Racism, sexism, and homophobia
appeared in several forms throughout
the term. The list includes homophobic
flyers circulated in the law quad; the
song "God Hates A Queer" sung on the
diag; distribution of several racist
flyers; a racist incident at the Kappa
Sigma fraternity; the Daily printing
three generic descriptions of a
supposed rapist, and vandalism of the
Palestinian Solidarity Committee and
Free South Africa Coordinating Com-
mittee shanties.
None of the above, however, is sig-
nificant when compared with the ad-
ministration's constant lies and inability
to deal with the demands of its own
students. The Office of the President
(among others) issued a report, "One
Year Later: A Commitment to Diversity
and Leadership" Annual Report on Mi-
nority Affairs 1987-88" which claimed
several non-existent programs as suc-
cesses for the minority community
while excluding acknowledgement of
the student organizations which had
pushed the agenda to its current
point.When Latino students confronted
the administration on the report they
were abused by newly deputized Uni-
versity Public Safety officers who
slammed some of the activists' arms in
the door and locked others in the stair-
well.
The first casualties of the newly dep-
utized safety officers were four Daily
writers arrested in front of Hill
Auditorium while protesting Duder-
stadt's inauguration.While the univer-
sity is unable to prevent vandals and
arsonists from destroying the shanties,
it routinely blocks students from par-
ticipating in university politics and can
post a 24 hour guard on property of the
University sailing team or the airplane
which inhabits the diag once a
semester.
New contracts for the graduate stu-
dents employee organization and the
AFSCME workers received marginal
advancement. The university main-
tained a ten term rule for teaching as-
sistents and AFSCME wage and bene-
fit increase combined were less than the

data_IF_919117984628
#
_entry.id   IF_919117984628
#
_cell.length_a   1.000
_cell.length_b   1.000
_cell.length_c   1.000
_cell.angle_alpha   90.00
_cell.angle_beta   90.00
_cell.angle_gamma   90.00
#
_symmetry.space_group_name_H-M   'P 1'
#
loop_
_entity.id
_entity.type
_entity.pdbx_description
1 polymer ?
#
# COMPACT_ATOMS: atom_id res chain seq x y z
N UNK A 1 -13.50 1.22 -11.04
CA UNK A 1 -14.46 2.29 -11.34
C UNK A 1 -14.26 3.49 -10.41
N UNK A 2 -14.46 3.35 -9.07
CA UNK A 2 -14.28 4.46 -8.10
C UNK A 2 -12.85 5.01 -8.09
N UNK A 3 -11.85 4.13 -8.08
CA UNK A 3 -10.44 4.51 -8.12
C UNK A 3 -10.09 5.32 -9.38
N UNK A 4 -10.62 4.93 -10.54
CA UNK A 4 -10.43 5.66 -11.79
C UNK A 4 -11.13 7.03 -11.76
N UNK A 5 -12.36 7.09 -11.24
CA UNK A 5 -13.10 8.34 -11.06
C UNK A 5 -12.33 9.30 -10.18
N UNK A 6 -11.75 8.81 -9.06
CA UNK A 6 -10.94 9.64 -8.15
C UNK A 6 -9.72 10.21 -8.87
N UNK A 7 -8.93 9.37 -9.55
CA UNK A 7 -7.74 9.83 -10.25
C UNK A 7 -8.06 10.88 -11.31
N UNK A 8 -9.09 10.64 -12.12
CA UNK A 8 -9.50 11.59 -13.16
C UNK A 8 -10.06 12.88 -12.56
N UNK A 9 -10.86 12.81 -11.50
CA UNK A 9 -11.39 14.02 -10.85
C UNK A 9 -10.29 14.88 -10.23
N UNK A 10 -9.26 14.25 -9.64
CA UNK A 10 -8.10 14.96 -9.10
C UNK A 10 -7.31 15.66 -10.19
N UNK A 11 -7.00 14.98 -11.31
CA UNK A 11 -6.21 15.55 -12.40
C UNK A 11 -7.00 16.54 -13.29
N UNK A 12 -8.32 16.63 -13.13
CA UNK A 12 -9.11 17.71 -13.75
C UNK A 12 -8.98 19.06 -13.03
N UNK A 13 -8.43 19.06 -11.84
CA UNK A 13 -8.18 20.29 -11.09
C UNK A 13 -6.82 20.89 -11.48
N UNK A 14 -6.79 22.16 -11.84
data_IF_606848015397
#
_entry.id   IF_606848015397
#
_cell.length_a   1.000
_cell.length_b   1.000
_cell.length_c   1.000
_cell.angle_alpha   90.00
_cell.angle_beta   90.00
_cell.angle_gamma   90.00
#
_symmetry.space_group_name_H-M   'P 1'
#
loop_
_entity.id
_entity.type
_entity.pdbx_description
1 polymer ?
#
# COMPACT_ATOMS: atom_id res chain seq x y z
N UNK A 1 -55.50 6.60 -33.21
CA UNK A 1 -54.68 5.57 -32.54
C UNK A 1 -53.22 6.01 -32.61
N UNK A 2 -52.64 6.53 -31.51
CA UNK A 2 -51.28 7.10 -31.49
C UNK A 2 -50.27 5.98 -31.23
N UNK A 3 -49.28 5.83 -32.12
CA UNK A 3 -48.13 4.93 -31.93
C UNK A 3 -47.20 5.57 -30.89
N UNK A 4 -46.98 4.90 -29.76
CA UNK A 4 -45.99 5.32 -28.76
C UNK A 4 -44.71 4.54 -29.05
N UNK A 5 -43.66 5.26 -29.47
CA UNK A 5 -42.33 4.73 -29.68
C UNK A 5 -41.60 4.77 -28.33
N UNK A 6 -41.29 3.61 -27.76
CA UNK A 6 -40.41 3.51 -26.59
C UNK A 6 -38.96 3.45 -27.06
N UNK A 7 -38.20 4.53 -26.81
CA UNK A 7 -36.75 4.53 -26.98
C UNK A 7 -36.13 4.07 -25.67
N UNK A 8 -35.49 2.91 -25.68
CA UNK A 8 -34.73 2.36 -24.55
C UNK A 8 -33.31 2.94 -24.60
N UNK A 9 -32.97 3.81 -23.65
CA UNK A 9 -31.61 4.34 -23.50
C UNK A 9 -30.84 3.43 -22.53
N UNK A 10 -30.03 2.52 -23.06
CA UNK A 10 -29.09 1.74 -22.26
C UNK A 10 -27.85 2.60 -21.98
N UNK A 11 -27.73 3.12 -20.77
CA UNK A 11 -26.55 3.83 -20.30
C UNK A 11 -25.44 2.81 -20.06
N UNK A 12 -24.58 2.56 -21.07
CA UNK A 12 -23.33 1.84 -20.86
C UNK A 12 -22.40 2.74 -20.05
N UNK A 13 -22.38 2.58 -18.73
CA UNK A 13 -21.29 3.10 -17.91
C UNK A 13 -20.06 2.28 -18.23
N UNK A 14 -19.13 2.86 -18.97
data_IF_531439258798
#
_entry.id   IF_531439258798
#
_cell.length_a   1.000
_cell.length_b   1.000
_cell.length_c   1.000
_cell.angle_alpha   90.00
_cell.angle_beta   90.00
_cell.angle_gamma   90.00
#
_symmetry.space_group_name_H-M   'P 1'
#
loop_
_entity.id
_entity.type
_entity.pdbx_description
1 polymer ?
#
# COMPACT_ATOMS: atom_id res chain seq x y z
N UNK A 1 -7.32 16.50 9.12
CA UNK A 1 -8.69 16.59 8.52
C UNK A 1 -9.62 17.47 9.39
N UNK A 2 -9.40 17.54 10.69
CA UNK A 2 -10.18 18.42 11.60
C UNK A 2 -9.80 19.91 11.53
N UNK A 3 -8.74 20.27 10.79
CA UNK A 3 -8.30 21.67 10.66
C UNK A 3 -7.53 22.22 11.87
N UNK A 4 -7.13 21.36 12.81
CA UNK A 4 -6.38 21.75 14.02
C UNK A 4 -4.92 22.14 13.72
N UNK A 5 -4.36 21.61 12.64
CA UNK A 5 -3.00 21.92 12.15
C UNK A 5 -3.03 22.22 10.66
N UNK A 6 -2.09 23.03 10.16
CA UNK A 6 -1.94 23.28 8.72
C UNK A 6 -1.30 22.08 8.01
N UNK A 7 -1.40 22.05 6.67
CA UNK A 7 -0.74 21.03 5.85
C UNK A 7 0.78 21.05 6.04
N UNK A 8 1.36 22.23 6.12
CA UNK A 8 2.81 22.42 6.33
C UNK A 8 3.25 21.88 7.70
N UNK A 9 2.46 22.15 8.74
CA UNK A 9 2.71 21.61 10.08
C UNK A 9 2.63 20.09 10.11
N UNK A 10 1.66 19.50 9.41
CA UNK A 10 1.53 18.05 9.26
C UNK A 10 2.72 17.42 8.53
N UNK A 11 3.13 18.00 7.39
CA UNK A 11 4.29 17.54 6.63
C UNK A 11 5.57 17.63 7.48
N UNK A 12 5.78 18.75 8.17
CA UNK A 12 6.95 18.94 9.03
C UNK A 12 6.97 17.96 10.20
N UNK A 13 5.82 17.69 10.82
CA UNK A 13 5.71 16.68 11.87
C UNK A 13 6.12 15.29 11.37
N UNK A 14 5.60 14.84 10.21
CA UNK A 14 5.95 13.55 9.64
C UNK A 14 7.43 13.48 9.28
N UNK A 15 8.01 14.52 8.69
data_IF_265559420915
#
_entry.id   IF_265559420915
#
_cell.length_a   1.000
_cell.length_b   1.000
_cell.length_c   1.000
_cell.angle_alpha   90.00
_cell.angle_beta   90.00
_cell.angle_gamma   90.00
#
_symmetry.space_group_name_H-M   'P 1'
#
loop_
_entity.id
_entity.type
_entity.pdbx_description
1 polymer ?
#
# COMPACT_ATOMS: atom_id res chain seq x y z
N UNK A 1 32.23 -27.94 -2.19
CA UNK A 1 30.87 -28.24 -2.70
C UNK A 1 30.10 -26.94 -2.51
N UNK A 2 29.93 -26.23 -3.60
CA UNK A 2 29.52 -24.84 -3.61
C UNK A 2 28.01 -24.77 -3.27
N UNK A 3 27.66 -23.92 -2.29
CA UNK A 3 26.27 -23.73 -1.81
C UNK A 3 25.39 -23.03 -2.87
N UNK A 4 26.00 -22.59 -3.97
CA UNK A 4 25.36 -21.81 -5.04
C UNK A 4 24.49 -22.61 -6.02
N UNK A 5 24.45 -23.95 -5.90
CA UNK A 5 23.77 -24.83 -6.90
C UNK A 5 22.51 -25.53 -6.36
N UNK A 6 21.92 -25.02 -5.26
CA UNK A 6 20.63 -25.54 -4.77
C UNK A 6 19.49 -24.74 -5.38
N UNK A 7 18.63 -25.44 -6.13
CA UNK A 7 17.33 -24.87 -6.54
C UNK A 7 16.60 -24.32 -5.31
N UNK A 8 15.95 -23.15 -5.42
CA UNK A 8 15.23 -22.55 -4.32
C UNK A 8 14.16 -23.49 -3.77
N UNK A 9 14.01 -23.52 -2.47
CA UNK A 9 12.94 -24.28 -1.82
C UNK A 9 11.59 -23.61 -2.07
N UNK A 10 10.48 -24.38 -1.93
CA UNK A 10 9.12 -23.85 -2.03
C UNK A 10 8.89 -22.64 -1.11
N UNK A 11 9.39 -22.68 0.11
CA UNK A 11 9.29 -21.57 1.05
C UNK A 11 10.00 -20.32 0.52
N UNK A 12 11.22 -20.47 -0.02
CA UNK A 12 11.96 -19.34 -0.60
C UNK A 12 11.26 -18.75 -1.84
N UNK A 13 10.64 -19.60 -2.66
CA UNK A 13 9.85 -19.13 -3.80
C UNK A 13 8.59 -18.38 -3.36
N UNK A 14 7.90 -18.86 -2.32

rate of inflation. At the same time, fac-
ulty salaries went up 7.3% on average,
administrative salaries increased an av-
erage of 5 to7% and the tuition in-
creased 8 to 12.2% which forced many
less financially able students to leave
the University.
What Next?
In all, the administration triumphed
with big victories in police power,
University funding, and major coups in
the propaganda war: the University
Record and the Ann Arbor News pro-
vided daily praise of anything Duder-
stadt and his administration could in-
vent. For student power to return to the
fore, the focus needs to shift to admin-
istrative discrimination and militarism.
Tactical differences between student
groups or individuals must not interfere
with creating a unified front against
oppressive administrative policies.
Students must forward their agenda
pro-actively, rather than merely reacting
to administrative initiatives.1988
proved that the university is still re-
sponsive to its image - and not much
else. In 1989, students need to work
together to force the university to
change more than its image.

6

ROBIN LOZNAK/Daily
MSA President Michael Phillips protests the closed-door search for President James Duderstadt.

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Spray-painted graffiti, an attempt to
raise rape awareness on campus. The
graffiti was immediately erased by
the University.

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«~JESSICA GREENE ifDaily
A student protests the Daily's minorityJcoverage,
particularly the printing of two police composites
of alleged rapists.

JESSICA GREENE/Daily
Students are prevented from- speaking with President Duderstadt about the
University's factually incorrect Minority Afrairs Report.